What Is The United States-Mexico-Canada Agreement Implementation Act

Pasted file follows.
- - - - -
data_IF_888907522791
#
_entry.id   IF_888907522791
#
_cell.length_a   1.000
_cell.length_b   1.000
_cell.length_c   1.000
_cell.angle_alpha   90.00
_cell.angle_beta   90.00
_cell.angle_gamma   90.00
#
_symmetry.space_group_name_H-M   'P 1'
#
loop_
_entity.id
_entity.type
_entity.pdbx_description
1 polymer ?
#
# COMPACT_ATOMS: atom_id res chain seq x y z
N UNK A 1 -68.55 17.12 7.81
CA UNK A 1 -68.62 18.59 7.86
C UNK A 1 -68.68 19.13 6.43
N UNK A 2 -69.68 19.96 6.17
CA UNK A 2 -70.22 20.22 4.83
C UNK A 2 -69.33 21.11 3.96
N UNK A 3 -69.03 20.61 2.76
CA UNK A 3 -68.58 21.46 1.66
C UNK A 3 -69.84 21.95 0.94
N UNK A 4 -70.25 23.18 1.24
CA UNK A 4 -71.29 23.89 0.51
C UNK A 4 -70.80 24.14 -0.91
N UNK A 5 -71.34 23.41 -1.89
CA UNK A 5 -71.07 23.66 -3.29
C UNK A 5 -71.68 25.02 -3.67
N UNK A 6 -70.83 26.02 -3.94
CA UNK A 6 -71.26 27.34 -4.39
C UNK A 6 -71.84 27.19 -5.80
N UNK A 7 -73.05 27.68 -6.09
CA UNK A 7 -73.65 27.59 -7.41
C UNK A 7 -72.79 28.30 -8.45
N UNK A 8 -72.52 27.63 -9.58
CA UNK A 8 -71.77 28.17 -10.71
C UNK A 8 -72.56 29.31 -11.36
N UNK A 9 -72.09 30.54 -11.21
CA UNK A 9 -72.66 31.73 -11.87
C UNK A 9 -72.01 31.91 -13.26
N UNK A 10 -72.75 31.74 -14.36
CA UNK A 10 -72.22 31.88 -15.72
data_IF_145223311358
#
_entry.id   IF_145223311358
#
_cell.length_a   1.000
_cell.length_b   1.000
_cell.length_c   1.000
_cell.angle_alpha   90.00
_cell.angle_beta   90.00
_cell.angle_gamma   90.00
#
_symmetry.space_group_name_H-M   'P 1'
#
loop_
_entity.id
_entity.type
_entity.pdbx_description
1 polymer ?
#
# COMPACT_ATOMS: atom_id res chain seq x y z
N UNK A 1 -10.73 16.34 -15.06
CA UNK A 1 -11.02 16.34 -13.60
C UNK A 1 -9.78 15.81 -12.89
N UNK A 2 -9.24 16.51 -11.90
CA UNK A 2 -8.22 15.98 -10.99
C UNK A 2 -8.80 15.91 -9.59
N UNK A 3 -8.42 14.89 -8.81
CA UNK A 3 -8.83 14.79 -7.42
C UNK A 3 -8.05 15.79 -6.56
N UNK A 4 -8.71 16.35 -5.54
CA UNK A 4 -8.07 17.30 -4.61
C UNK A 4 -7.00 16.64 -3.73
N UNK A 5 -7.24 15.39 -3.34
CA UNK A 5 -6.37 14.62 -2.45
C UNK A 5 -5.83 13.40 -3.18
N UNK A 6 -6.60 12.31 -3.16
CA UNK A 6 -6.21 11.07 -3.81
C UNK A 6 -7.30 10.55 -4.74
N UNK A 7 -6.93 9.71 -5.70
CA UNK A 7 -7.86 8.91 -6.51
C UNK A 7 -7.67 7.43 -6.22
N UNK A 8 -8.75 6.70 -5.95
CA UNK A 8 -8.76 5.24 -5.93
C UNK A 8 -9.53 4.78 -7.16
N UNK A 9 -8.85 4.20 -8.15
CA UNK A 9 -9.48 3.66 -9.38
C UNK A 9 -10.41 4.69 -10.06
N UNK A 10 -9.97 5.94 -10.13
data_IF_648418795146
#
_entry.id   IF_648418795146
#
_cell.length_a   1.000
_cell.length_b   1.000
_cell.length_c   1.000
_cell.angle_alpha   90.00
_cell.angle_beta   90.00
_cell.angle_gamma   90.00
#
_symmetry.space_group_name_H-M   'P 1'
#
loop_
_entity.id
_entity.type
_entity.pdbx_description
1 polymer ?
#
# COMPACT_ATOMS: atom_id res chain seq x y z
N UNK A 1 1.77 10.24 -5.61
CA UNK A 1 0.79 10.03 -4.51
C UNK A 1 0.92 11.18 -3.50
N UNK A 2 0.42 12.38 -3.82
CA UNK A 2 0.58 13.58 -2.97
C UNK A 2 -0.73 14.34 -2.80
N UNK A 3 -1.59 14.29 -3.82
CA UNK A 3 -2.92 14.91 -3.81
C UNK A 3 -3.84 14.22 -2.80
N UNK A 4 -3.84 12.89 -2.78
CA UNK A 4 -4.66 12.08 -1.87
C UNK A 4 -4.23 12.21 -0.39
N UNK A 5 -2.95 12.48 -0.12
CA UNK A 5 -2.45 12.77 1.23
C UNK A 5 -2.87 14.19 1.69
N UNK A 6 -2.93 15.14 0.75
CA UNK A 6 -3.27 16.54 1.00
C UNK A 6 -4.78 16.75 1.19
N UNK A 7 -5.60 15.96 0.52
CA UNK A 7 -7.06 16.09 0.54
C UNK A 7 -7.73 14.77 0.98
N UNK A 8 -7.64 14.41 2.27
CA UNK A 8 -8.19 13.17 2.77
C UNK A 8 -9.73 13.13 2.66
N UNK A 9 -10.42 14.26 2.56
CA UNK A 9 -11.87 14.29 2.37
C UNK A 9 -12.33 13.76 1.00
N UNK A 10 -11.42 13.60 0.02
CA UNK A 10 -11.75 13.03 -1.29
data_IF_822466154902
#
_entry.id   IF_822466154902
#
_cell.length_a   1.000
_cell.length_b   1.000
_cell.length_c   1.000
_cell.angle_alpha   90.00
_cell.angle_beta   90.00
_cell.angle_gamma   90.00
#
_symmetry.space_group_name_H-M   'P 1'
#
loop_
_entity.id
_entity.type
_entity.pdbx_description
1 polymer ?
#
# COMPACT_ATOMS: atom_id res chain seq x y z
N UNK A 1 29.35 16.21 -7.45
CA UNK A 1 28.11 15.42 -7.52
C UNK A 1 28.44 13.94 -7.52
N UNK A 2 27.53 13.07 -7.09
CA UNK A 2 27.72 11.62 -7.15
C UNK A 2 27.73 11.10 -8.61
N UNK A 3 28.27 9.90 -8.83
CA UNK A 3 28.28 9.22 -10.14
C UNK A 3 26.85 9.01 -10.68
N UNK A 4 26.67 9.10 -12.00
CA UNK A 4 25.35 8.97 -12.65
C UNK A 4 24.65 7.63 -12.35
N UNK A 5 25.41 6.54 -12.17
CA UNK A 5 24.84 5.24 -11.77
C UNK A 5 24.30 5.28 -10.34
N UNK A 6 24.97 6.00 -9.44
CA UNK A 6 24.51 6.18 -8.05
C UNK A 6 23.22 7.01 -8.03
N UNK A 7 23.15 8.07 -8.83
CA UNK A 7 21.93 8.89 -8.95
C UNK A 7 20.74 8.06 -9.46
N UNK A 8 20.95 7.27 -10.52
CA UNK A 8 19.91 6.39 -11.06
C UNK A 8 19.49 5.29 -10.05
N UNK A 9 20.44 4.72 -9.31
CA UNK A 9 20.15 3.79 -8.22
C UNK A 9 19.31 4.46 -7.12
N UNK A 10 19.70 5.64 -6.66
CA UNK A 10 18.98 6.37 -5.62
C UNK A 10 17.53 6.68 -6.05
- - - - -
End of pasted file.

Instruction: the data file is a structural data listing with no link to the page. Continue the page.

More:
Section 34.7 provides that the contract expires 16 years after it comes into force, unless the parties agree to an extension. The agreement is also under a six-year review. U.S. Trade Representative Robert Lighthizer has been negotiating at length with task forces chosen by House Speaker Pelosi to amend the agreement to ensure the USMCA is passed by Congress with broad bipartisan support. The United States, Mexico and Canada made these changes through a Protocol of Amendment to the USMCA signed on December 10, 2019. Growing objections within member states to U.S. trade policy and various aspects of the USMCA have impacted the signature and ratification process. Mexico said it would not sign the USMCA if tariffs on steel and aluminum remained in place.  Forty Republicans in Congress urged Trump not to sign an agreement that included “the unprecedented inclusion of the language of sexual orientation and gender identity”; As a result, Trump eventually signed a revised version that only required each nation to have “policies it deems appropriate to protect workers from discrimination in the workplace” and clarified that the United States would not be required to introduce additional non-discrimination laws.  The Canadian government expressed concern about the changes that would occur under the USMCA Agreement.  Under the leadership of President Donald J. Trump, the United States renegotiated the North American Free Trade Agreement and replaced it with an updated and rebalanced agreement that works much better for North America, the United States, Mexico and Canada (USMCA), which entered into force on July 1, 2020.